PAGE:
Criminal Appeals Equity Project
Ensuring that criminal defendants are treated equally before the law is one of the most important imperatives of criminal justice institutions. Yet judges’ retention incentives may lead to the unequal treatment of defendants, even in appellate cases. Working with extensive data crawled from public access websites, including the texts of every criminal opinion issued by New York State's intermediate appellate courts between 2003 and 2017, and demographic and criminal history data on all criminal defendants processed by New York State's Department of Corrections since the 1970s, we are estimating the impact of judicial retention incentives (both reelection and reappointment) on the treatment of criminal defendants in New York State’s intermediate appellate court cases, including potentially heterogeneous treatment effects by defendant race.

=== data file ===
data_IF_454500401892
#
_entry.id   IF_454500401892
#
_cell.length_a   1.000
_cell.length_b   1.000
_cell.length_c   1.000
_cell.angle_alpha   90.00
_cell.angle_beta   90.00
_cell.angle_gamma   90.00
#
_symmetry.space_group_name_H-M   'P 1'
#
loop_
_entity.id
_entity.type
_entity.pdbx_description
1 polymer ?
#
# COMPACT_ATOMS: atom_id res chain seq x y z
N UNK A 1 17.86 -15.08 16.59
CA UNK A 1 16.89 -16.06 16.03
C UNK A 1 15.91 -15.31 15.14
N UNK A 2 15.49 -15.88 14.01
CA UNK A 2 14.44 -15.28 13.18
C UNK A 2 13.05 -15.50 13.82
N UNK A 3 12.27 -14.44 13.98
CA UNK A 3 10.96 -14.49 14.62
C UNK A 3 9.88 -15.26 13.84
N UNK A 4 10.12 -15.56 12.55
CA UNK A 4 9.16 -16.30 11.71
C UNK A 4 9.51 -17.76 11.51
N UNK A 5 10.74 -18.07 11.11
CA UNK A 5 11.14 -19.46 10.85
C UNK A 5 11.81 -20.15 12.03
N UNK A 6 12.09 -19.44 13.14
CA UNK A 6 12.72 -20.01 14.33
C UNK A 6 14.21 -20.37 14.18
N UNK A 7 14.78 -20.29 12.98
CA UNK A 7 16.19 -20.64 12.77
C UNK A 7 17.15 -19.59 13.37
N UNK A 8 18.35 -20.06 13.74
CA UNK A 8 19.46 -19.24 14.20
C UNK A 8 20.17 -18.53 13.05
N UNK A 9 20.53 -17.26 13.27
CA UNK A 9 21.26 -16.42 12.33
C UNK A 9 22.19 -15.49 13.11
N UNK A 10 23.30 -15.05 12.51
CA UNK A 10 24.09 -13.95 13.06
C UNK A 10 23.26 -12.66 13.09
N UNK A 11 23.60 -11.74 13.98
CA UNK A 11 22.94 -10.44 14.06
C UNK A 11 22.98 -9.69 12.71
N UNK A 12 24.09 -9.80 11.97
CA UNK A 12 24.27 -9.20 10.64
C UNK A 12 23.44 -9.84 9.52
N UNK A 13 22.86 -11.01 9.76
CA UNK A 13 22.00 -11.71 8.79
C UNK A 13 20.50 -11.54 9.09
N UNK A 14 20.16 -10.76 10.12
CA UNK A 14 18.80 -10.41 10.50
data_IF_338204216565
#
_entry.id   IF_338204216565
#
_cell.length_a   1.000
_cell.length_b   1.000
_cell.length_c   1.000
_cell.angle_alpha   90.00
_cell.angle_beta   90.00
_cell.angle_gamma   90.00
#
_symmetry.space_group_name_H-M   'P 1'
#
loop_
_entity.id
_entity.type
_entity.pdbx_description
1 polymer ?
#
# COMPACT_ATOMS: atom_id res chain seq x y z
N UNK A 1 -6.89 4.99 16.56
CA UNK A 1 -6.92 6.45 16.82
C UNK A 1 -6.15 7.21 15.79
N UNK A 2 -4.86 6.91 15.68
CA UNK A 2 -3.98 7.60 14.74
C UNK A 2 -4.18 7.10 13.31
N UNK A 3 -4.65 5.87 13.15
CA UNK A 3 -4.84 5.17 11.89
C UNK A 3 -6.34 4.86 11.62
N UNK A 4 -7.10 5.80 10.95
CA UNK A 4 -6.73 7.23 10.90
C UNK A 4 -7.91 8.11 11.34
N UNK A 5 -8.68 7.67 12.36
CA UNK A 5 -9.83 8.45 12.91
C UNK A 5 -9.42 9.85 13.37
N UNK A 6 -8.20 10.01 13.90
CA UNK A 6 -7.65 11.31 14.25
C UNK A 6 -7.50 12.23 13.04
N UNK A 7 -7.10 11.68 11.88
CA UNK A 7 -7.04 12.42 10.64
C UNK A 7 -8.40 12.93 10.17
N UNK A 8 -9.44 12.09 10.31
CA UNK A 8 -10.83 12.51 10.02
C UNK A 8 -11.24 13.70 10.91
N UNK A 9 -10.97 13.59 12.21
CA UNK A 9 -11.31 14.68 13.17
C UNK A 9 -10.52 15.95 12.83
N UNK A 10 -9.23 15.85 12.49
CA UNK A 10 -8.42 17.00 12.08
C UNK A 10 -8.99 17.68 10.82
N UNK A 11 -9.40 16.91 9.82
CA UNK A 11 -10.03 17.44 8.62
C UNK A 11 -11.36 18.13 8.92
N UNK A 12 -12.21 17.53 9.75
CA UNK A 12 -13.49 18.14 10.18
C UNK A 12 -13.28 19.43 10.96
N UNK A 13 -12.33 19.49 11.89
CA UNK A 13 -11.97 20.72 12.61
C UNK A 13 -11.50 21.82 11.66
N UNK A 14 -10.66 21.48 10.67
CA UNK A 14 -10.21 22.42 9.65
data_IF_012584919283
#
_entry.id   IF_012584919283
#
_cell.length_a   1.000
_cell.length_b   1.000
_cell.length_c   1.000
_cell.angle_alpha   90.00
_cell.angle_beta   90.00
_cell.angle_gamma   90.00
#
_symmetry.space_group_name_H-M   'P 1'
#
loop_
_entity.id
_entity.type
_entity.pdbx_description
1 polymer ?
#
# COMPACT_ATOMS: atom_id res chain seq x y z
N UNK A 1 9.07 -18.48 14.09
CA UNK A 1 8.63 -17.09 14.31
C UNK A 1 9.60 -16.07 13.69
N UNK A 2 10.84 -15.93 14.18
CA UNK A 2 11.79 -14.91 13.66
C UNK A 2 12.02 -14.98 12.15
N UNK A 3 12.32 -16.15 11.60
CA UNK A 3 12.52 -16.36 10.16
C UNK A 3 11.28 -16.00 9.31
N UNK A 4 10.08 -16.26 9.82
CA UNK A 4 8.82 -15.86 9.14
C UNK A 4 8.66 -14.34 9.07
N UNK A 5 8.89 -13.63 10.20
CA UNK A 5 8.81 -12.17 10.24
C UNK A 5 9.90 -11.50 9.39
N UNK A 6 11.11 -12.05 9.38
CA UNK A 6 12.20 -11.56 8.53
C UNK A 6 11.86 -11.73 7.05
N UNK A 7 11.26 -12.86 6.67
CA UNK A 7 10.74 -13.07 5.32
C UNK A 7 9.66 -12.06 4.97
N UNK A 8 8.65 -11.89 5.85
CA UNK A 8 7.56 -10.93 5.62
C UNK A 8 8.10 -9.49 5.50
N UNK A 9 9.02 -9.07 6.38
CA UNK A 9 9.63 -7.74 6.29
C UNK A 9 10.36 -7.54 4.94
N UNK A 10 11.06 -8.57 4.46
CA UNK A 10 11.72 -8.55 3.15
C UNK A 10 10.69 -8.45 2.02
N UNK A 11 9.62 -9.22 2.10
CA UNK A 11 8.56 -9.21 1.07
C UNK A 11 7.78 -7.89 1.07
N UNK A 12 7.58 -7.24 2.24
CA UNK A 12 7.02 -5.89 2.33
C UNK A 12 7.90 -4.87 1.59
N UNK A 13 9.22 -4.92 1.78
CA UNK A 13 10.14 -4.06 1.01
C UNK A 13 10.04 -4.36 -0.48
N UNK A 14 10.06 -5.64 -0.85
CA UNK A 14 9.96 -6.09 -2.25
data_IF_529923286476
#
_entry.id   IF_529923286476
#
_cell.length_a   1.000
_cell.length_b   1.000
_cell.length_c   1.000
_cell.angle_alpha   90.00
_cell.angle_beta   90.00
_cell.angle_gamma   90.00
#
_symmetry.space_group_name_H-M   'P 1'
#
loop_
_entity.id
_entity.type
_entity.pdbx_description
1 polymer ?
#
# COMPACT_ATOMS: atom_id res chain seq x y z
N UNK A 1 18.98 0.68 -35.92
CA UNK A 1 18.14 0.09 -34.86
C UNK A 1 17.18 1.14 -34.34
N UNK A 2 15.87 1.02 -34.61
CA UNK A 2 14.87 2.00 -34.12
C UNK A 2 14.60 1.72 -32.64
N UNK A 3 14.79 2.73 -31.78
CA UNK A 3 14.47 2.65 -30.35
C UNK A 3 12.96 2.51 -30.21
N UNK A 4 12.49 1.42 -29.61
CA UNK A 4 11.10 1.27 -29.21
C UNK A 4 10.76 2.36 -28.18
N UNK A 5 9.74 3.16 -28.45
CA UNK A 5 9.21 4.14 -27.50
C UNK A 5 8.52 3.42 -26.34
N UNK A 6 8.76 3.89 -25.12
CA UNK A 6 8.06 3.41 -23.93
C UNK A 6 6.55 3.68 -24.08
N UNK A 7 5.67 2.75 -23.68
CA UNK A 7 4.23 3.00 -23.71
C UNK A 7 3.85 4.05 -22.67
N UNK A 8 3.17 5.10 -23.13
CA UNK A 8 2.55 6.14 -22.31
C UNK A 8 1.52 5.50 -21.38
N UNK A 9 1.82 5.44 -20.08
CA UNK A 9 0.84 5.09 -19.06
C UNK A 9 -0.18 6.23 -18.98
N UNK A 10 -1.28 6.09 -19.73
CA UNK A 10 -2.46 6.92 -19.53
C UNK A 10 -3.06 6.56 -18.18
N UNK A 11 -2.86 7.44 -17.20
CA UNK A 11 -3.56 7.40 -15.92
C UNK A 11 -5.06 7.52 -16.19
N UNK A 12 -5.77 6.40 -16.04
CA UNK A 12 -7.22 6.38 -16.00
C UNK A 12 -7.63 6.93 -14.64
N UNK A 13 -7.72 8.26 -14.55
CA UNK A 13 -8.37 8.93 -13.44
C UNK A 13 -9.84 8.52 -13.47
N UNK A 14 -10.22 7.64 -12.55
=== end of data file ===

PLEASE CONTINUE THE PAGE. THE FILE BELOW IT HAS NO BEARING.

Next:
Detecting Domestic Violence
Domestic violence is both distressingly common and significantly underreported to law enforcement authorities. Its widespread presence is costly to its victims, to their children, and to society more generally. Yet there may be strategies to assist both law enforcement and social service agencies in detecting and addressing the presence of unreported domestic violence. For example, we know that the timing of reported domestic violence responds to the timing of the distribution of social benefits. In partnership with NYU Wagner’s Policies For Action Health Hub, and leveraging the randomly assigned timing of the distribution of social benefits to individual households, we are working with New York State’s Medicaid data to identify female and child injuries that may be due to unreported domestic violence.